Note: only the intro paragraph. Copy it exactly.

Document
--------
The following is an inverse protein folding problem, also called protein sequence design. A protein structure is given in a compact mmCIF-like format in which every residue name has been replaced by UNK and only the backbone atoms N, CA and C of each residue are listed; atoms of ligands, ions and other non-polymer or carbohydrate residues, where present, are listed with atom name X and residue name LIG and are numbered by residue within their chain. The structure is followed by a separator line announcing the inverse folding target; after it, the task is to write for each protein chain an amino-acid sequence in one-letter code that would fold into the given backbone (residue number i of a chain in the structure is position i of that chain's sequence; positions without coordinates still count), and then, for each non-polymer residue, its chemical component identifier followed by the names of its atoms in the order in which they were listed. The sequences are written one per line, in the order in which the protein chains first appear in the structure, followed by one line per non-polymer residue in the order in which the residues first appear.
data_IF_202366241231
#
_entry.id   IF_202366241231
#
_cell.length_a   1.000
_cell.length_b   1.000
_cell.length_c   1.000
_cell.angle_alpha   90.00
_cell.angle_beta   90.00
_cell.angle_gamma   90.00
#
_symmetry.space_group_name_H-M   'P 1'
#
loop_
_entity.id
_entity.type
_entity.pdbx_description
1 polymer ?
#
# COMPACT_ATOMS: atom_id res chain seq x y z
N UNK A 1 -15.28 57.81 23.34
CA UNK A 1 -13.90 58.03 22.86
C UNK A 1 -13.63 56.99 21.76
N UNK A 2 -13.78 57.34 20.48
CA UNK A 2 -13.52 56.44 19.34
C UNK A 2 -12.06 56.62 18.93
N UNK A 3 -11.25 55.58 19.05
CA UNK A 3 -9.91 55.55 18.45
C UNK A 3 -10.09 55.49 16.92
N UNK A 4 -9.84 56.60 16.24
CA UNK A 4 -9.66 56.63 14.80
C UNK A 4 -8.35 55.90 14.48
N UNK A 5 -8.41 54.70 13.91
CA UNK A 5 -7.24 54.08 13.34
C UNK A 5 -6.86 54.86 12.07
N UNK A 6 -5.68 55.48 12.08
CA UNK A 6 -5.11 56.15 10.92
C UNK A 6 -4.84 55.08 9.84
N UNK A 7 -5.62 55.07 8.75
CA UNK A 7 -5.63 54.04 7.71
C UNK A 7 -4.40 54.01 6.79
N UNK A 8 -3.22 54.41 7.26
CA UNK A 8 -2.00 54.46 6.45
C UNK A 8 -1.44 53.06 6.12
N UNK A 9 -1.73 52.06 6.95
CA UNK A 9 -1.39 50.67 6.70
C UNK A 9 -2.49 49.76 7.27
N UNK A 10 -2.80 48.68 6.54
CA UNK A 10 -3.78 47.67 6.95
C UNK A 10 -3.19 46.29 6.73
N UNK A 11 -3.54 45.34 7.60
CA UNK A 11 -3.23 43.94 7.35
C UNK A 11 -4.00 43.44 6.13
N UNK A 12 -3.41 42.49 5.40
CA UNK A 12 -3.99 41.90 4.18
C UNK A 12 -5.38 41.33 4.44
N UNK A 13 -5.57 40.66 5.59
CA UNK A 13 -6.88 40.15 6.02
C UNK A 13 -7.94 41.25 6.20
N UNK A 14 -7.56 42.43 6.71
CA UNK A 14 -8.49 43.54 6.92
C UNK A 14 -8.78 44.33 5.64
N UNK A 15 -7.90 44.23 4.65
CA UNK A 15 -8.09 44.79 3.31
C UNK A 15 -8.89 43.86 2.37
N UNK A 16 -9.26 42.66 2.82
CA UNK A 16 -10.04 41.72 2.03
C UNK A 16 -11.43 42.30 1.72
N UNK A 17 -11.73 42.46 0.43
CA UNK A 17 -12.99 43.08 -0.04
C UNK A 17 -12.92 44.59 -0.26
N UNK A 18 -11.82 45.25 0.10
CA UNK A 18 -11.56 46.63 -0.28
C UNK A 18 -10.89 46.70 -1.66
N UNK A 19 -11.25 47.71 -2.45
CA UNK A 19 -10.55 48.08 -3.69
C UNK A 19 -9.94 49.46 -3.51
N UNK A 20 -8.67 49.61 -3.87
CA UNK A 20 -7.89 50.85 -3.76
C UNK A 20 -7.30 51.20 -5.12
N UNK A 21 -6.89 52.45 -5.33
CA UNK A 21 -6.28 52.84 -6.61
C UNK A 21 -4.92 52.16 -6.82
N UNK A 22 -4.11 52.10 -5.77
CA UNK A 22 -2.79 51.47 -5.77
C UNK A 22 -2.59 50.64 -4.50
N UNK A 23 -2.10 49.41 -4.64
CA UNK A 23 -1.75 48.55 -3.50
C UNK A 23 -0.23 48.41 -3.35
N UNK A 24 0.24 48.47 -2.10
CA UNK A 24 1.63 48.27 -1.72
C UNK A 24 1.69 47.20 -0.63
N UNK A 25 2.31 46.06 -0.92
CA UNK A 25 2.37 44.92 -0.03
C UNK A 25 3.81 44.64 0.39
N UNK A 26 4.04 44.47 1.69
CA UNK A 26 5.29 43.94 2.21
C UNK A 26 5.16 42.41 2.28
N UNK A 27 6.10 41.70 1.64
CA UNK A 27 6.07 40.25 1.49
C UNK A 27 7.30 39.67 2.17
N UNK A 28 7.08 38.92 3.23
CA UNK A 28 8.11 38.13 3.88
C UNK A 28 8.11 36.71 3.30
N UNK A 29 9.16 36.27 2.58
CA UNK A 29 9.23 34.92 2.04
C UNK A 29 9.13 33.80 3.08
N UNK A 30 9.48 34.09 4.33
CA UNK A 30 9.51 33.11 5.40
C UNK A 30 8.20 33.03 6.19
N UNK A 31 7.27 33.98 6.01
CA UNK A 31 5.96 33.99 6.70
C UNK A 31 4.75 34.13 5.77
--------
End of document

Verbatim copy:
The following is an inverse protein folding problem, also called protein sequence design. A protein structure is given in a compact mmCIF-like format in which every residue name has been replaced by UNK and only the backbone atoms N, CA and C of each residue are listed; atoms of ligands, ions and other non-polymer or carbohydrate residues, where present, are listed with atom name X and residue name LIG and are numbered by residue within their chain. The structure is followed by a separator line announcing the inverse folding target; after it, the task is to write for each protein chain an amino-acid sequence in one-letter code that would fold into the given backbone (residue number i of a chain in the structure is position i of that chain's sequence; positions without coordinates still count), and then, for each non-polymer residue, its chemical component identifier followed by the names of its atoms in the order in which they were listed. The sequences are written one per line, in the order in which the protein chains first appear in the structure, followed by one line per non-polymer residue in the order in which the residues first appear.